“Knowing that farmers receive their pest and disease management knowledge from agro-dealers provides us important insight into how to best reach farmers with up-to-date information,” said Dr. Fred Tairo, principal agricultural research officer at TARI-Mikocheni. “If we want farmers to adopt sustainable, climate-smart and productive inputs that might be outside of their typical use, an important pathway to reaching them is through the people that farmers already trust and are familiar with.” 

In a group of 69 agro-dealers surveyed, only 49 were registered and licensed to run agricultural shops. The 20 unregistered participants had received no formal training in crop production or pesticide safety and use, and most participants not only had no prior knowledge on how to dispose of expired pesticides, but did not sell bio-pesticides or chemical pesticide alternatives at their shops. Since registering as an agro-dealer can cost nearly $200, TARI is collaborating with the Tropical Pesticides Research Institute (TPRI), a regulatory authority for pesticides in Tanzania, to consider lowering the costs.  

TARI and the IPM Innovation Lab are increasing communication through digital platforms to reach more agricultural actors with safe and effective approaches to pest and disease management. A Kiswahili-based (Swahili) WhatsApp group named “Kilima cha Mboga kisasa,” or modern vegetable cultivation, currently shares information with 154 farmers, extension agents and agro-dealers in Tanzania who can use the app to cite crop threats and receive expert management guidance in return.

Participants post a picture or video of the crop problem for immediate diagnosis. Not only do agro-dealers in the group directly learn about farmers’ most pressing problems, but they can use the platform to market agri-inputs, including the IPM products they learn about through the platform. 

“Even if members of this group do not necessarily follow up with formal training we offer, this is a low-stakes knowledge-sharing space that they can be a part of and receive guidance from,” Tairo added. 

To increase access to information and inputs, the IPM Innovation Lab is also collaborating with Real IPM, a private company based in Kenya that develops low-cost biological and holistic crop solutions available in Kenya and Tanzania. In just one year, the company has provided training to thousands of farmers in seven counties in Kenya by targeting farmer groups, the majority of which are made up of women. Real IPM has developed training manuals on IPM, a WhatsApp group for crop health assistance and a free web portal for diagnosis and IPM recommendations of specific crop threats.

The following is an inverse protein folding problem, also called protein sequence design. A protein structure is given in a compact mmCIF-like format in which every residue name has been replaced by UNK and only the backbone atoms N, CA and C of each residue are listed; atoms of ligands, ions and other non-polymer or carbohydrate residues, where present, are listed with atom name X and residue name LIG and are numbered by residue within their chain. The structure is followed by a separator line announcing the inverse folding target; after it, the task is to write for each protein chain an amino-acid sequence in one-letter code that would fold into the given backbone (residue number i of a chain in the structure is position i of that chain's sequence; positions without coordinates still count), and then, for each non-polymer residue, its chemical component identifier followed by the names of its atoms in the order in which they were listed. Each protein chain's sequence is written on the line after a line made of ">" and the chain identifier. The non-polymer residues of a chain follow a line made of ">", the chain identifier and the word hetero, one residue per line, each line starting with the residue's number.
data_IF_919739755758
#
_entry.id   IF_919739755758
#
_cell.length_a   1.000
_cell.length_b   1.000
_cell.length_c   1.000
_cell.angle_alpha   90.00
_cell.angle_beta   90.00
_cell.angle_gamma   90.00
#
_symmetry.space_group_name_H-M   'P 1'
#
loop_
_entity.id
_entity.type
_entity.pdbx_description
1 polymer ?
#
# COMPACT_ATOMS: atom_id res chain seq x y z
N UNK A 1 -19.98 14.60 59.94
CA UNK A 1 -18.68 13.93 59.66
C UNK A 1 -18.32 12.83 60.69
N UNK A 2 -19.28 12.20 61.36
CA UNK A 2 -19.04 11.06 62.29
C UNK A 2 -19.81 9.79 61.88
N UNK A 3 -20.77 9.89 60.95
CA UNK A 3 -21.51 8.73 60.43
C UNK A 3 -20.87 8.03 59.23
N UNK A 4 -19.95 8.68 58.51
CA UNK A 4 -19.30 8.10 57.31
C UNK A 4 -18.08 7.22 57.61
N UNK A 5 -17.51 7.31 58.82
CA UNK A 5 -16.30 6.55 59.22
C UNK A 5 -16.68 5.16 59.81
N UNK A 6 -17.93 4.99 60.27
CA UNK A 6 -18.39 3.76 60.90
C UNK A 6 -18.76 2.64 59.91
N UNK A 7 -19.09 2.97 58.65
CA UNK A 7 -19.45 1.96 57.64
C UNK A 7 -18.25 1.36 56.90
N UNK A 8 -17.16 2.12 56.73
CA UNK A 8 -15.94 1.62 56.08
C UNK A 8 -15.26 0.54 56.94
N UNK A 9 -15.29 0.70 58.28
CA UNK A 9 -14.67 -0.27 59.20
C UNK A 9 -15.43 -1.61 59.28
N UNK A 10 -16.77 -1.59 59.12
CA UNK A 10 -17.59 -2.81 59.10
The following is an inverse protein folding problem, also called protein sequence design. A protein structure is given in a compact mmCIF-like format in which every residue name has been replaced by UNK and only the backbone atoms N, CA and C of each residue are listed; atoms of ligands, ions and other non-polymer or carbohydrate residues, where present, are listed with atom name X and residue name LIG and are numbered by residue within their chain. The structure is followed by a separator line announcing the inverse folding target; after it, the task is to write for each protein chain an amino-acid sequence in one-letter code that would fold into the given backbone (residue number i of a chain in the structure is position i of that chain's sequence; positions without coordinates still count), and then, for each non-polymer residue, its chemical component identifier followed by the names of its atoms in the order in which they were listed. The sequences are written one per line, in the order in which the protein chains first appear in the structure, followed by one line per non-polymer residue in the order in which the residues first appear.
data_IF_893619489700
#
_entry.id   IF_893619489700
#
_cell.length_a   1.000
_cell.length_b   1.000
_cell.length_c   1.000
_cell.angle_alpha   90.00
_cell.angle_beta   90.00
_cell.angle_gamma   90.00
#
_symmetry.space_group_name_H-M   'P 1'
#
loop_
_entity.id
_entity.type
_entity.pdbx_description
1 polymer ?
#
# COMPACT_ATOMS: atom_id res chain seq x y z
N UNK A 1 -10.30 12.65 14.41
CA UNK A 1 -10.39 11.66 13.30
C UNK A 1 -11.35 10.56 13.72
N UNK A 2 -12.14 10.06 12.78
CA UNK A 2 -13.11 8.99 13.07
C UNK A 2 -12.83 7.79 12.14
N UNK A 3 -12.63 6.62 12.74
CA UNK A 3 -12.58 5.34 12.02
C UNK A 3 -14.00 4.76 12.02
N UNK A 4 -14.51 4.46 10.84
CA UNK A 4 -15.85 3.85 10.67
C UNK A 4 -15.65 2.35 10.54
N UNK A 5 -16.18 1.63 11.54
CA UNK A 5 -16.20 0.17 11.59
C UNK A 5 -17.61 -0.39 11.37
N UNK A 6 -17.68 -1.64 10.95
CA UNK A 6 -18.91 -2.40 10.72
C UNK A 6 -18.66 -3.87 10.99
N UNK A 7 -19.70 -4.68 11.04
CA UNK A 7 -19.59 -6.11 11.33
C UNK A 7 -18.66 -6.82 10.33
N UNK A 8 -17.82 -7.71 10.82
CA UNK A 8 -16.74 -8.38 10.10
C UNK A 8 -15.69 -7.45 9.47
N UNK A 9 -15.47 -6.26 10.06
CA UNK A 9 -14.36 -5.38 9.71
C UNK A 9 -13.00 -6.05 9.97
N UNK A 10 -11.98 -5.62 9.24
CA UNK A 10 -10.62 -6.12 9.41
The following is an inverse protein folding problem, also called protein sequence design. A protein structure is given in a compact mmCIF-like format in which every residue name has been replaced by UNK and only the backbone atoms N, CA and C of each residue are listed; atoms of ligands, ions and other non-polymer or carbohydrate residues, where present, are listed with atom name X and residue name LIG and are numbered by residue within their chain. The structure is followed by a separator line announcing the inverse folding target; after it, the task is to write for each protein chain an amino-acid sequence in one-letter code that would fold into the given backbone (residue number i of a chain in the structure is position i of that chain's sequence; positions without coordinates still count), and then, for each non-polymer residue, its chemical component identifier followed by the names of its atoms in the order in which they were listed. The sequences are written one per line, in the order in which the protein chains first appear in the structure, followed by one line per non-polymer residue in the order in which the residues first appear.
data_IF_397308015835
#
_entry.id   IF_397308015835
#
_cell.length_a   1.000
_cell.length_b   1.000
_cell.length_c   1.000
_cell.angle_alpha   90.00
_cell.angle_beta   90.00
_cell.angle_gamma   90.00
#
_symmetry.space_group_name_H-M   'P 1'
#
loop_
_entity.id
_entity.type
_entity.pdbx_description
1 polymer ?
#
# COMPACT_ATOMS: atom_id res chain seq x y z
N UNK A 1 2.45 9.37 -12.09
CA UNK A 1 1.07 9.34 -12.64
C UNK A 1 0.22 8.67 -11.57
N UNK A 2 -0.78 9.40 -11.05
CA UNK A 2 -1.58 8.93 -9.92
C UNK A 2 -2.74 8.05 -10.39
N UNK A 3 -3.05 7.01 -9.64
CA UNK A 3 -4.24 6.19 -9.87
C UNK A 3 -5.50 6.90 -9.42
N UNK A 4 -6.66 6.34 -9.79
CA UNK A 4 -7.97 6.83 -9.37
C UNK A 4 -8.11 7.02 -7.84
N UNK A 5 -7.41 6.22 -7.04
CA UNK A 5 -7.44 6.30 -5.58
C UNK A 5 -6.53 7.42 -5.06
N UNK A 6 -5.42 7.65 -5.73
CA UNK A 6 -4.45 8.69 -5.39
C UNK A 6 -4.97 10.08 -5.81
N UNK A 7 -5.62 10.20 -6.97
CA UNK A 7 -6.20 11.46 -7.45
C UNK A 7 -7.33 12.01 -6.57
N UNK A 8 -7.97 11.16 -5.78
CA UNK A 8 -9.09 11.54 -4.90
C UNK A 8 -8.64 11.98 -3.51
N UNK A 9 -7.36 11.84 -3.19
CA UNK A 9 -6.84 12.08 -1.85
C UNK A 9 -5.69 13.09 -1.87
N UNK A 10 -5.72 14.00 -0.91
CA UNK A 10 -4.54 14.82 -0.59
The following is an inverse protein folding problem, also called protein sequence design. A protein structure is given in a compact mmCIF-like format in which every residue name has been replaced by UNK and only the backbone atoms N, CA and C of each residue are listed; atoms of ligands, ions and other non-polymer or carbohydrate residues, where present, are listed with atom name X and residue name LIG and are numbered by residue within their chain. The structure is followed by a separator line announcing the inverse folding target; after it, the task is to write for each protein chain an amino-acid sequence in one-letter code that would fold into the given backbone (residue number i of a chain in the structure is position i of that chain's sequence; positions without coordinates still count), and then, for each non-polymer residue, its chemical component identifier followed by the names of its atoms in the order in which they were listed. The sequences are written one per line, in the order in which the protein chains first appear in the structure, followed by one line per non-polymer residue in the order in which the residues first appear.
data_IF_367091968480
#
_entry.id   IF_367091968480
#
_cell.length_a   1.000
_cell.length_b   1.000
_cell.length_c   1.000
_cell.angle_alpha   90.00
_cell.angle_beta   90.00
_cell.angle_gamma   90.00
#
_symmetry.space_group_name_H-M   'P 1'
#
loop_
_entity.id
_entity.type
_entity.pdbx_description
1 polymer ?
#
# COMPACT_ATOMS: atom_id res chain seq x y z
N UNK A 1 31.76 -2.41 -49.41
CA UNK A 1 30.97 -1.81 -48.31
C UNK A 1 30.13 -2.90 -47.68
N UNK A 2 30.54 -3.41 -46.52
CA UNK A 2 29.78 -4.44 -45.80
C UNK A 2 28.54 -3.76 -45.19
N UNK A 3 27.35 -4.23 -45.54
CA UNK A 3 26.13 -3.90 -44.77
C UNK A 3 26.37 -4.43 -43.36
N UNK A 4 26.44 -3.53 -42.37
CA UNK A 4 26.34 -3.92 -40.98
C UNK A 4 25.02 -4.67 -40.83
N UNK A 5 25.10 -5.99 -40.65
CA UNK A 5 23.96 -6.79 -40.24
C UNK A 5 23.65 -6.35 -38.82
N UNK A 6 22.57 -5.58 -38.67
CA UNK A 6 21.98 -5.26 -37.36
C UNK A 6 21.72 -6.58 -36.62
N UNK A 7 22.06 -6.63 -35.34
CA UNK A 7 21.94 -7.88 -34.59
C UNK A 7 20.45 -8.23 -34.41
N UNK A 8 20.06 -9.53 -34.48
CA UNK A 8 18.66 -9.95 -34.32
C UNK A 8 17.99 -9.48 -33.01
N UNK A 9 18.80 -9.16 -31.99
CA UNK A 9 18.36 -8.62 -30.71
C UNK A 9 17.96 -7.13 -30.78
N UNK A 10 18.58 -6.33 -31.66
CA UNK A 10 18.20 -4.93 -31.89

“Our goal is to make IPM solutions more accessible,” said Ruth Murunde, research and development manager at Real IPM. “When you enter a pest or disease into our web portal, those images, diagnosis and IPM recommendations stay posted. We know that many farmers are experiencing similar issues to one another and collective action against crop threats is an effective way to combat them more long-term.”

While technology constraints remain — including smartphone, internet and electricity access — making learning spaces available for a range of crop production actors is critical to adoption of sustainable, effective farming solutions. 

Currently, the Real IPM database hosts over 7,000 participants and has collected over 200 infected crop images.

“The Real IPM technical team is actively working to support farmers by providing biopesticides as a solution for mitigating pests and diseases on vegetable crops to ensure sustainable agriculture for smallholder farmers,” added Murunde. “Our information networks help disseminate best practice methods for using those tools.”  

For more information on IPM training or Real IPM products, contact saraeh91@vt.edu.